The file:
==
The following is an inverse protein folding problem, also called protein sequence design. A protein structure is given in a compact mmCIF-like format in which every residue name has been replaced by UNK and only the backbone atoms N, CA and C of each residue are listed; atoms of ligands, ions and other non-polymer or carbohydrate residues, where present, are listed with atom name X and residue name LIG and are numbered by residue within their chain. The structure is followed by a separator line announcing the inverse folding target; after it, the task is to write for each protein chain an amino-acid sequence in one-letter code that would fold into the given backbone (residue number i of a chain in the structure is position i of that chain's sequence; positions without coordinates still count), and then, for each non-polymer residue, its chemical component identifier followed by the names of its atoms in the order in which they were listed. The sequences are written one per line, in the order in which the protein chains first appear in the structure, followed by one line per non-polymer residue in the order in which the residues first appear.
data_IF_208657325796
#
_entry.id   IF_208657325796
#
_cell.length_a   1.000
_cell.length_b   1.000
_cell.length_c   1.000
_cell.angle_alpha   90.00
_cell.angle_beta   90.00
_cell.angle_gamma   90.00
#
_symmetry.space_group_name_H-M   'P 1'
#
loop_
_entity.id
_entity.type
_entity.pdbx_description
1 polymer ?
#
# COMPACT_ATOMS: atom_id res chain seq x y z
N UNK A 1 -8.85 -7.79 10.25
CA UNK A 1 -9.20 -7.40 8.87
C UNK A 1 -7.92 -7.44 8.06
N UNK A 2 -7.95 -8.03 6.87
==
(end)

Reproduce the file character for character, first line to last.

The following is an inverse protein folding problem, also called protein sequence design. A protein structure is given in a compact mmCIF-like format in which every residue name has been replaced by UNK and only the backbone atoms N, CA and C of each residue are listed; atoms of ligands, ions and other non-polymer or carbohydrate residues, where present, are listed with atom name X and residue name LIG and are numbered by residue within their chain. The structure is followed by a separator line announcing the inverse folding target; after it, the task is to write for each protein chain an amino-acid sequence in one-letter code that would fold into the given backbone (residue number i of a chain in the structure is position i of that chain's sequence; positions without coordinates still count), and then, for each non-polymer residue, its chemical component identifier followed by the names of its atoms in the order in which they were listed. The sequences are written one per line, in the order in which the protein chains first appear in the structure, followed by one line per non-polymer residue in the order in which the residues first appear.
data_IF_208657325796
#
_entry.id   IF_208657325796
#
_cell.length_a   1.000
_cell.length_b   1.000
_cell.length_c   1.000
_cell.angle_alpha   90.00
_cell.angle_beta   90.00
_cell.angle_gamma   90.00
#
_symmetry.space_group_name_H-M   'P 1'
#
loop_
_entity.id
_entity.type
_entity.pdbx_description
1 polymer ?
#
# COMPACT_ATOMS: atom_id res chain seq x y z
N UNK A 1 -8.85 -7.79 10.25
CA UNK A 1 -9.20 -7.40 8.87
C UNK A 1 -7.92 -7.44 8.06
N UNK A 2 -7.95 -8.03 6.87